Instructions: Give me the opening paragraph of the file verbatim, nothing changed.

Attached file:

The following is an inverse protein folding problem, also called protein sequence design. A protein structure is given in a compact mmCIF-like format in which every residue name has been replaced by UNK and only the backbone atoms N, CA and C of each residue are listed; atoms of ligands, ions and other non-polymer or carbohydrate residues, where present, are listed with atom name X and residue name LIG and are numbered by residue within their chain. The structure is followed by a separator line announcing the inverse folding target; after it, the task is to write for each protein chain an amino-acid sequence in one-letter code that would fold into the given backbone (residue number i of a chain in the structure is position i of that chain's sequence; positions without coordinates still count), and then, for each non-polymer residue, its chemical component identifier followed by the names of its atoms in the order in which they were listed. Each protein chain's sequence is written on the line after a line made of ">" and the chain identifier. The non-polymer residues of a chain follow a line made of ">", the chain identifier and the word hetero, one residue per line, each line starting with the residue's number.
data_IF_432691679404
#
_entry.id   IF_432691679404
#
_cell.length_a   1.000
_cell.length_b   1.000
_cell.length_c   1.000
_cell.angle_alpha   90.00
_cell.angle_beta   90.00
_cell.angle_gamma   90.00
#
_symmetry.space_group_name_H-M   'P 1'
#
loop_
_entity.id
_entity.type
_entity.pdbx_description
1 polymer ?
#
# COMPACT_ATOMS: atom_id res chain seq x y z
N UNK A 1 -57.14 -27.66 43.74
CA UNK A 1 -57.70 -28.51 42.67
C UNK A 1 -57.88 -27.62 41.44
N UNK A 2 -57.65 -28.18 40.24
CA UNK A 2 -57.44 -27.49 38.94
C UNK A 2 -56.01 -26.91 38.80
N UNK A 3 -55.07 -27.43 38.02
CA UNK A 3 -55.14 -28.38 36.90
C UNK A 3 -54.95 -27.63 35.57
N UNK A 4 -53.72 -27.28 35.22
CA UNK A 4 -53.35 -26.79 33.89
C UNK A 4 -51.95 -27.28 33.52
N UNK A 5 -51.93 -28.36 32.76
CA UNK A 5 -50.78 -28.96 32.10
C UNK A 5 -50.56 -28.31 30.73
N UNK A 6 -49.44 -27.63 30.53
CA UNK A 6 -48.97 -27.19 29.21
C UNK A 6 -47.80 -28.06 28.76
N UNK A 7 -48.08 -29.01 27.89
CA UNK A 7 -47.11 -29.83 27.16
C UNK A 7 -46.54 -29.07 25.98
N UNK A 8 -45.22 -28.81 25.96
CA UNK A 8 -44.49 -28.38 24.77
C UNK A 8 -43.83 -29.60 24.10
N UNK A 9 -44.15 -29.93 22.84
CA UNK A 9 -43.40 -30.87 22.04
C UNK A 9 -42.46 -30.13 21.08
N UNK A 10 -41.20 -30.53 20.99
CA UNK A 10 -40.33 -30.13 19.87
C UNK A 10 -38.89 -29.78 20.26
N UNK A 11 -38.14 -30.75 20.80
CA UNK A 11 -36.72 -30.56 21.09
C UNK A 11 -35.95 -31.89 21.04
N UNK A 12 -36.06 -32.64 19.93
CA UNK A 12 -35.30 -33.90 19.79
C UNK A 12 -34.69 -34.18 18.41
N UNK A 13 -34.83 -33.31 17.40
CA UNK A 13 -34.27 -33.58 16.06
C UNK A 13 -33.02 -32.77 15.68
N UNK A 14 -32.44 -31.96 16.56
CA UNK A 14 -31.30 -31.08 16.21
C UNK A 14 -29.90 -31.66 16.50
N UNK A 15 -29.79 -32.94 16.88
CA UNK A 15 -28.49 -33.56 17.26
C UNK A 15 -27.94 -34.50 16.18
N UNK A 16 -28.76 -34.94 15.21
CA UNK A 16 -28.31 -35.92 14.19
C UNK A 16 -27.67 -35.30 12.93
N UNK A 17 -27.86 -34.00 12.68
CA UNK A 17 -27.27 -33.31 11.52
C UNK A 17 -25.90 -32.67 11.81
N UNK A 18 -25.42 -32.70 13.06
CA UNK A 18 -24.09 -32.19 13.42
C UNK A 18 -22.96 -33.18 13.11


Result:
The following is an inverse protein folding problem, also called protein sequence design. A protein structure is given in a compact mmCIF-like format in which every residue name has been replaced by UNK and only the backbone atoms N, CA and C of each residue are listed; atoms of ligands, ions and other non-polymer or carbohydrate residues, where present, are listed with atom name X and residue name LIG and are numbered by residue within their chain. The structure is followed by a separator line announcing the inverse folding target; after it, the task is to write for each protein chain an amino-acid sequence in one-letter code that would fold into the given backbone (residue number i of a chain in the structure is position i of that chain's sequence; positions without coordinates still count), and then, for each non-polymer residue, its chemical component identifier followed by the names of its atoms in the order in which they were listed. Each protein chain's sequence is written on the line after a line made of ">" and the chain identifier. The non-polymer residues of a chain follow a line made of ">", the chain identifier and the word hetero, one residue per line, each line starting with the residue's number.